Professors Tiago Moreira Ramalho and Bruno Cardoso Reis will be the next visiting professors at Georgetown University in Washington, D.C. The two Portuguese academics will have the opportunity to teach for one semester each at one of the most prestigious universities in the world.

The Visiting Professor at Georgetown University program is a joint initiative of FLAD and the Department of Government of Georgetown University, which every year selects one or two Portuguese Professors for the unique opportunity of teaching at one of the most reputed higher education institutions in the United States, and a world reference in Political Science and International Relations. Those selected will be able to benefit from the University’s resources, developing partnerships and its international curriculum.

For the 2024/2025 academic year, the jury composed of the President of FLAD, Rita Faden, Nuno Garoupa, Professor at George Mason University, and Nuno Severiano Teixeira, Professor at NOVA University Lisbon, chose Tiago Moreira Ramalho, Professor and researcher at the Centre d’étude de la vie politique, Université libre de Bruxelles (autumn semester) and Bruno Cardoso Reis, Professor of History and International Relations at ISCTE-IUL, coordinator of the PhD program in History and Defence, in partnership with the Military Academy.

Tiago Moreira Ramalho will teach the course Governing the European Economy, dedicated to the economic governance of the European Union, which aims to give students knowledge about the particularities of European economic governance, its actors and processes. “During a semester at Georgetown University I will teach a course dedicated to European economic integration, both in its internal structures and conflicts, as well as its relationship with the rest of the world”, explains the Professor.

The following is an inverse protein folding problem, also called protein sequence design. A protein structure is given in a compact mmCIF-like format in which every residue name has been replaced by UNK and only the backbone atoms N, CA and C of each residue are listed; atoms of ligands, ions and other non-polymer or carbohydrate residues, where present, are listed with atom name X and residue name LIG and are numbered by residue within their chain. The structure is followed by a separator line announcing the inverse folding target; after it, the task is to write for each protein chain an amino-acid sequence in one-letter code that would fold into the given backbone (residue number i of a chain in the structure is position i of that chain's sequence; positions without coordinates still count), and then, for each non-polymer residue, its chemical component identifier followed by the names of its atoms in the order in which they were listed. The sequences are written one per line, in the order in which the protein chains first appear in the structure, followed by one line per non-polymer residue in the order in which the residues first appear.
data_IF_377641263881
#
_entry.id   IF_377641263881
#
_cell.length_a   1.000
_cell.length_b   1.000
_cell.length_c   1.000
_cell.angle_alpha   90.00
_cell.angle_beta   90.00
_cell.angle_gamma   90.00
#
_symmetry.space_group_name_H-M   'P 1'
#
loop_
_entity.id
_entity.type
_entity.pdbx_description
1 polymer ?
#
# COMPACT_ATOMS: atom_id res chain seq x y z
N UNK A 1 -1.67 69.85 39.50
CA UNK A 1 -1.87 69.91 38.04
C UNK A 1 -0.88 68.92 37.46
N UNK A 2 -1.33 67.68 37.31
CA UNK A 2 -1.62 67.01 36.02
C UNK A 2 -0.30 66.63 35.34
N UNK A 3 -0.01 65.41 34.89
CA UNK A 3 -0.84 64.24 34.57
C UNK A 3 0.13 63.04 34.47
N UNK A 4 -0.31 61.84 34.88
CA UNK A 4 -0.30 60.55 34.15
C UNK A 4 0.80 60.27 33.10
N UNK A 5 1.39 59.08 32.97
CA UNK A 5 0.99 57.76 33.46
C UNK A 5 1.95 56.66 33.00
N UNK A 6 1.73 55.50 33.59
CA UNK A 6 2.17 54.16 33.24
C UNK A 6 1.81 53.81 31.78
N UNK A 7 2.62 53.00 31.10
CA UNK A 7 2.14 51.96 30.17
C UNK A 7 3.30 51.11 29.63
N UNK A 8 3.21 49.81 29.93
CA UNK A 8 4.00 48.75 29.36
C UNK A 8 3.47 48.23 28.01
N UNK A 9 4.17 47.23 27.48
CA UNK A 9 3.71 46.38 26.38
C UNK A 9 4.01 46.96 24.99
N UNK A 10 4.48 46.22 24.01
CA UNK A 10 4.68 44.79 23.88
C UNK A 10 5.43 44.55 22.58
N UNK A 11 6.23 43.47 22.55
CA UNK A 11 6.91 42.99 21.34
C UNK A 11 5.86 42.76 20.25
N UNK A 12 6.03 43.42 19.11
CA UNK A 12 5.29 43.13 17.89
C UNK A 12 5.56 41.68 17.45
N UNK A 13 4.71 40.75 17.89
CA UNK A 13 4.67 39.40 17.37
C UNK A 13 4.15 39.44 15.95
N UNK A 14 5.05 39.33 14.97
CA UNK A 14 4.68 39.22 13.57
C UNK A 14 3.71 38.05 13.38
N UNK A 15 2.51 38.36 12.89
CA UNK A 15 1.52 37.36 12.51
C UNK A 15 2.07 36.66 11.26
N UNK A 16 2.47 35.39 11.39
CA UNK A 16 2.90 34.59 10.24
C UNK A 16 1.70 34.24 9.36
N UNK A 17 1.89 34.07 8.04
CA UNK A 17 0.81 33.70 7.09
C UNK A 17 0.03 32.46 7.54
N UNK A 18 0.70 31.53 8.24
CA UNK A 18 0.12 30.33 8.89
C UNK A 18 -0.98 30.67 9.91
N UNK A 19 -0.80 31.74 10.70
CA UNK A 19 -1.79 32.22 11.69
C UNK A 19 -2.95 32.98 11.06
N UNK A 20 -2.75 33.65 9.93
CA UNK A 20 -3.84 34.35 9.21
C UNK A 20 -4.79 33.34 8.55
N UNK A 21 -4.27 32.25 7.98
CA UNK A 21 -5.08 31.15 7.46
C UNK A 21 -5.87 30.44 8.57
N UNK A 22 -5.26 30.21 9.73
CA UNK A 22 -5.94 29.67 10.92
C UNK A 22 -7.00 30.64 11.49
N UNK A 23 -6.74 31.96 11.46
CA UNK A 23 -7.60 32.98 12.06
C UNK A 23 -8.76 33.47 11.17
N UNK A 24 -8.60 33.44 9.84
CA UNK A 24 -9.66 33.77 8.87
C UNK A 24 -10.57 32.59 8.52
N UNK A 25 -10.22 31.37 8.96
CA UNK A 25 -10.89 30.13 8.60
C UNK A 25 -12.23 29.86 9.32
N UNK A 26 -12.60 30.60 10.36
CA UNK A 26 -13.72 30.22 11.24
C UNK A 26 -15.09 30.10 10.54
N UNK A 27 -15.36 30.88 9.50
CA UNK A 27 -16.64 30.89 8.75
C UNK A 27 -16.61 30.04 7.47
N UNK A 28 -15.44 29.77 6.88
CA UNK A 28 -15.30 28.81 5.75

“I have no doubt that it will be a transformative experience thanks to the interactions with students, the collaborations with researchers and the participation in the academic life of an excellent university. This opportunity will be a milestone in my career and it would not be possible without the support of FLAD, whose mobility programs are fundamental in the international projection of Portuguese researchers.” – Tiago Moreira Ramalho

Bruno Cardoso Reis will teach the course Empires at War: global history, geopolitics and grand strategy, which will analyze empires in their different iterations and the role of war in their creation, maintenance and fall, in a journey that goes from the Persian and Greek empires to the wars for decolonization of the twentieth century.

“My goal with this stay in Washington D.C. is to take advantage of the excellence of Georgetown University’s faculty, the rich bibliographic resources available, as well as the ease of access to the National Archives in College Park and the possibility of interviewing relevant American personalities. I will teach a course on Empires at War: global history, geopolitics and strategy which makes a comparative analysis of a very diverse set of cases in terms of chronology and geography, ranging from ancient China to the late colonial wars, naturally with reference to several Portuguese cases. I will also continue my comparative research on Military Coup with a particular focus on civil-military relations in the Iberian Peninsula and Latin America, but also looking at the concept of military coup, the return of this phenomenon in the last decade and its implications of coups on international relations, namely in terms of global and regional security.” – Bruno Cardoso Reis

The Professor of History and International Relations at ISCTE-IUL also intends to focus on transatlantic relations, in particular in the field of defense and security, “as well as how the US and Europe can cooperate in relations with the Global South, taking into account the result of the November 2024 elections”, and will engage in the development of FLAD’s activities and relations in Washington D.C., with the aim of exploring the “very rich and influential field of think-tanks and universities in the North American capital”, with which Portugal still has a very tenuous relationship, even when compared to other European countries of similar size.